An Evansville School District administrator who made an “unwelcome” comment to a breastfeeding teacher at a restaurant was given a warning after a sexual harassment investigation, according to documents obtained by The Gazette.

District Administrator Jerry Roth found comments made Jan. 17 to a teacher by Director of Instruction Scott Everson were inappropriate but did not qualify as sexual harassment, according to a Feb. 15 report obtained by The Gazette through the Wisconsin open records law.

The comment was made during a gathering of teachers at the Night Owl Pub and Eatery in Evansville for trivia night, according to documents.

Everson and a group of men also were at the Night Owl.

The teacher, in her complaint, said Everson approached her and her baby and said:

“Hey, my buddies and I have a wager going. We are wondering when you are going to whip out a t-- and feed your kid.”

The teacher and her colleagues were “stunned,” according to the complaint.

She replied saying “when my daughter is hungry, I will feed her” to which Everson said “we don’t really have a wager going, but we were talking about it.”

The teacher felt “self-conscious and nervous” later that evening while breastfeeding her child at the restaurant, according to the complaint.

“Mr. Everson took my safety and peace of mind,” she said in the complaint.

Everson admitted making the comment to the teacher but said he did so in a “joking manner” because he thought he had a “good relationship” with the teacher and did not think she would be offended, according to the documents.

The teacher reported the incident to Roth the next day. Three days later, the teacher told Roth of a December incident involving Everson that she described as “weird and uncomfortable.”

On Dec. 21, the teacher was pumping breast milk in her locked classroom when she heard someone jiggling the classroom door handle.

Another teacher saw Everson jiggling the door handle and told Everson the teacher was pumping breast milk, according to documents.

Everson said something similar to, “Oh, yeah. I figured,” and that he had to give the teacher a candy cane, which was a prize from a recent contest.

The teacher who found Everson said during an interview with Roth that the incident seemed “weird” and that she felt Everson knew the teacher was pumping when he tried to open the door.

Everson told Roth he did not know why the door was locked when he arrived and that he was delivering the candy cane prizes to 20 or so teachers in a time frame that he picked without any specific reason.

Roth determined the restaurant comment did not fall under the district’s sexual harassment definition because it was not made in the workplace or at a work-related event, according to documents.

The comment did not meet any of the three designated types of sexual harassment listed in board policy because it did not have the purpose or effect of unreasonably interfering with the teacher’s work performance or creating an “intimidating, hostile or offensive work environment,” according to the documents.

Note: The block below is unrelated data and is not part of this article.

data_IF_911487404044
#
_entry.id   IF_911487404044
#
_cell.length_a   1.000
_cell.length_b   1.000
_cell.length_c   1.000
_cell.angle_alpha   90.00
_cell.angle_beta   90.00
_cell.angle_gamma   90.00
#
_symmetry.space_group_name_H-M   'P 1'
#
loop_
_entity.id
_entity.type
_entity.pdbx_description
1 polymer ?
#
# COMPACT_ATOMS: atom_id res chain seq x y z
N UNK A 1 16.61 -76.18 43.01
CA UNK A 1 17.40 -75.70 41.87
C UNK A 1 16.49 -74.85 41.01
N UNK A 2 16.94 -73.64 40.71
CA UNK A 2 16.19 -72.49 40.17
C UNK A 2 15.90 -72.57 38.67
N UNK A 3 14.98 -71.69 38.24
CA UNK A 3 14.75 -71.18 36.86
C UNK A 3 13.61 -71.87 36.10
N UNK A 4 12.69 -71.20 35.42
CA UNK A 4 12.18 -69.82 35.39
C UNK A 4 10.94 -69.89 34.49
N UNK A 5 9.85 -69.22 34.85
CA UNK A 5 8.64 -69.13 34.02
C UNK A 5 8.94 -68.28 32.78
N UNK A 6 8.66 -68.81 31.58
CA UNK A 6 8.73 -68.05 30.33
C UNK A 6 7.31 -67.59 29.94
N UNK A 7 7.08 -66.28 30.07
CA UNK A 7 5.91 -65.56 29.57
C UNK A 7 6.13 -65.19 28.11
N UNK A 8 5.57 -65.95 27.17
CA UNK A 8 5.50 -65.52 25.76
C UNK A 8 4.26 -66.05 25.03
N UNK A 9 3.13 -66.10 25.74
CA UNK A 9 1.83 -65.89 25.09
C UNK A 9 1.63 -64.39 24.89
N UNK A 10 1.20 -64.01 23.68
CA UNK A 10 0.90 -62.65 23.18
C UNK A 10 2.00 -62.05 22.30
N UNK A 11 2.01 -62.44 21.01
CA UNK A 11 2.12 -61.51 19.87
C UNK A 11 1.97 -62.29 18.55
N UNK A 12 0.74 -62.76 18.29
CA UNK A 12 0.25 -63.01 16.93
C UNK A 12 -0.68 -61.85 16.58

Roth acknowledged in his report that nursing mothers need to feel safe when they pump, and he plans to offer high school staff the opportunity to discuss additional options for safe pumping environments.

Roth gave Everson a warning, directing him to not make similar comments to the teacher or anyone else in public or at school. Everson also is required to complete training addressing appropriate and inappropriate behavior toward gender and gender-specific characteristics.

The school board in a news release said it will review and revise its sexual harassment policies and make sure everyone in the district is aware of the policies.

Legal counsel for the Wisconsin Education Association Council, the union that represents teachers across the state, questioned Roth’s handling of the complaint in a Jan. 29 letter to Roth.

Attorney Joey Roeth wrote in the letter that Roth on Jan. 21 told the teacher via email that he “addressed the issues with Scott.”

Shortly after the email exchange, Roth went to the teacher’s classroom and told her Everson would never say something like that again and Everson would not conduct the teacher’s performance evaluations, according to the WEAC attorney’s letter.

The teacher asked that Everson not attend upcoming department work days. Roth responded that if she “really felt that uncomfortable, she should not attend,” according to the attorney’s letter.

When the teacher told Roth she believed Everson’s restaurant comment was sexual harassment, Roth told her, “I guess our opinions differ” and refused to give the teacher details on how the district would handle Everson’s behavior, according to the attorney’s letter.

Roth in his report indicates the letter from the attorney came before he could finish his investigation.

In the weeks after receiving the WEAC attorney’s letter, Roth conducted more interviews and talked to the school board behind doors about “a complaint of harassment at an activity outside of school.”

His Feb. 15 report was released to The Gazette 11 weeks after it was written.